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Stay aHead: SocialCast, Yammer and Facebook at Work

This week Facebook introduced Facebook at Work (or FB@Work): a version of Facebook with a familiar look and feel, but that is specially adapted to help people share relevant ideas within an office or organisation.

Facebook at work is the latest entrant to an already crowded market of “Enterprise Social Networks” (ESNs) all of which help employees work together across the various departments, levels and offices of a company.

Remember the days of sharing interesting work related questions, ideas and news with your colleagues over email? Well I don’t – I interned in 2013 – but I’m told that’s how it used to be done…


As a word of mouth agency we’ve always advocated the importance of not just talking about an organisation, but talking within an organisation. Since early 2009 we’ve been practising what we preach with SocialCast.

As we’ve grown as a company, we’ve been very aware of the risk of becoming segmented by teams, departments and international offices. SocialCast has continued to make it easy for every ‘head to ask a question or share an idea with the entire company – facilitating crucial and fruitful conversations between colleagues who don’t necessarily work closely together from day to day.

On their webpage SocialCast proudly declare that 79% of companies today are using some kind of ESN and boast a massive 25% potential productivity increase as a result. SocicalCast is at the core of 1000heads internal communications and yeah…we love it.



The ESN market is very crowded and SocialCast, although well loved, is not without competition – head over to Mashable for a good comparison of the main contenders.

Microsoft’s Yammer, used by over 200,000 companies worldwide is perhaps the most well-known name in the space. Like SocialCast, Yammer allows employees to follow one another and chat freely across the organisation. Yammer’s big USP is that, thanks to the Microsoft acquisition, it integrates with Office 365 services – helping to bring messaging, collaboration and email together within a company’s existing communication network.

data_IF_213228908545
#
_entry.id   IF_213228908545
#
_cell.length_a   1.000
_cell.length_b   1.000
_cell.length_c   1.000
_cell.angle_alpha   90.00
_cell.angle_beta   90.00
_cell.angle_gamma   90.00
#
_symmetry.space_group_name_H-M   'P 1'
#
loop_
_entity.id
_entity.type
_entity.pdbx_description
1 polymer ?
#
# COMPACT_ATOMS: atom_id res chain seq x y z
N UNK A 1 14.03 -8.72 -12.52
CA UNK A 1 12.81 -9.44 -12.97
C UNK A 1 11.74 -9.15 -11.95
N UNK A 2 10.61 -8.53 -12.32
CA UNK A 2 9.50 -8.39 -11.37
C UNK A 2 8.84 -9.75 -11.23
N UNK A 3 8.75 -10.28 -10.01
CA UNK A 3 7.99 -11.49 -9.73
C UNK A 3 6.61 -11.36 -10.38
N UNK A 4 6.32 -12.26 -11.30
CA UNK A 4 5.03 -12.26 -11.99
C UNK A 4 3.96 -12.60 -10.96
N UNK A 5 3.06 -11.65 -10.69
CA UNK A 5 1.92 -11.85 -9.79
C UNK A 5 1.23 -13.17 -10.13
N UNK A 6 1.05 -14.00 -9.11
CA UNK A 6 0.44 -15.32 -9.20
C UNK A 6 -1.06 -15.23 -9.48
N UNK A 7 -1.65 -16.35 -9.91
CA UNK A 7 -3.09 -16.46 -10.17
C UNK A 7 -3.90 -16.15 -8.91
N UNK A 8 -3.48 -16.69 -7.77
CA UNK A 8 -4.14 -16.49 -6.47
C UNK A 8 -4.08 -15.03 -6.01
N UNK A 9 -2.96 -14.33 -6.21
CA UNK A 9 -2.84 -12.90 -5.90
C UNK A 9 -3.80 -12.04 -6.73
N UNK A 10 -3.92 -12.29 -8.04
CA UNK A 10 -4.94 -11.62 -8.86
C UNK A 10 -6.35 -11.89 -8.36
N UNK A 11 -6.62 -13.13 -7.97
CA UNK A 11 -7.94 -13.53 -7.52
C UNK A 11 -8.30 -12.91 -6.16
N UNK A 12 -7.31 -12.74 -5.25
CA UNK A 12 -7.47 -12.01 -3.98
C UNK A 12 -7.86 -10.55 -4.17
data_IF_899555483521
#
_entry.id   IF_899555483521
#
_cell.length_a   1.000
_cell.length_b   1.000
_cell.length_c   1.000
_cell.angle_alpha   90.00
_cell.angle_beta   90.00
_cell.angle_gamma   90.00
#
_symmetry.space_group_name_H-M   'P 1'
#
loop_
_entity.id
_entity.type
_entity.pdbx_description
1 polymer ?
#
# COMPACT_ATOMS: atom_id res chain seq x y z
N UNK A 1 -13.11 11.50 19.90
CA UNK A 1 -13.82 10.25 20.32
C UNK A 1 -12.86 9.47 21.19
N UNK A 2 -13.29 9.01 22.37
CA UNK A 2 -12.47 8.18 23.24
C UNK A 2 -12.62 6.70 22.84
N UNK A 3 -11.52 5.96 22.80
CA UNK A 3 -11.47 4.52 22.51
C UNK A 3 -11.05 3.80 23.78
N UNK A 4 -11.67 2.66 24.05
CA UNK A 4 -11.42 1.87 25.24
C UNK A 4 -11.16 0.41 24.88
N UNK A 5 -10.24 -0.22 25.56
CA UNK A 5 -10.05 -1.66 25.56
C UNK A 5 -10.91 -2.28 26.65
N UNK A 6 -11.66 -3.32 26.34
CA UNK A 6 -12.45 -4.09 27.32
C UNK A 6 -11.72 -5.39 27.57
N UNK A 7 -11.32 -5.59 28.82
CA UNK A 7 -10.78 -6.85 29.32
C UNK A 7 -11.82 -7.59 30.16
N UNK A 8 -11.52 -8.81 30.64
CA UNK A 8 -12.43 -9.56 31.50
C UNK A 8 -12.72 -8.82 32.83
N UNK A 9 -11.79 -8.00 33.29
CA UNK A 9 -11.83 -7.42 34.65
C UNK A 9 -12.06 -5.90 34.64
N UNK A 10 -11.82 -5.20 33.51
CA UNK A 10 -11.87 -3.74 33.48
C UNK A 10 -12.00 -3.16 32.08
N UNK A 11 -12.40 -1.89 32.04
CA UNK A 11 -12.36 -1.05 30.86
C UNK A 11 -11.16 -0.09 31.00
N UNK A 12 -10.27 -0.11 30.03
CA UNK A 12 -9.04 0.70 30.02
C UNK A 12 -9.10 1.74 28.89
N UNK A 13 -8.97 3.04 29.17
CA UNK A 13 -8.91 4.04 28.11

Facebook at Work

SocialCast and Yammer have very similar offerings and both platforms pay clear homage to Facebook in both look and feel. The way users follow, form groups, post, like and comment all bear a striking resemblance – to the point it’s almost surprising that Facebook has taken this long to throw down the gauntlet.

With the introduction of Facebook at Work, employees can now create a work account that is separate from their personal profiles, and which will only allow them to see, follow and communicate with peers within the same company. Questions of pricing and or advertising are still being questioned as well as many other features of this incumbent ESN but from what we’ve seen, the offering seems very similar to existing competition.


So who should you choose?

Frankly, Facebook have done little to innovate – or to help those searching for an ESN provider to discriminate.

Normally the value of a social network is dictated by the size of its user base; a trend that Facebook has benefitted from immeasurably over the past few years. This generally leads to a winner-takes-all effect (i.e Facebook crushing Bebo and MySpace) – but ESNs are catering for a naturally limited group.

There’s still a serious opportunity for an ESN with a little more creativity to come along and blow the big names out of the water.  Facebook at Work isn’t it.

The good news? Companies should pick one, any one, and go for it. You can’t expect your employees to be open, social and collaborative with their customers until they understand how to do it amongst themselves.

Our big tip? Ban all-company email lists. Once people are forced to go to your ESN to get essential information (updates on broken toilets, invites to team drinks), they’ll soon get the hang of playing in your social sandpit.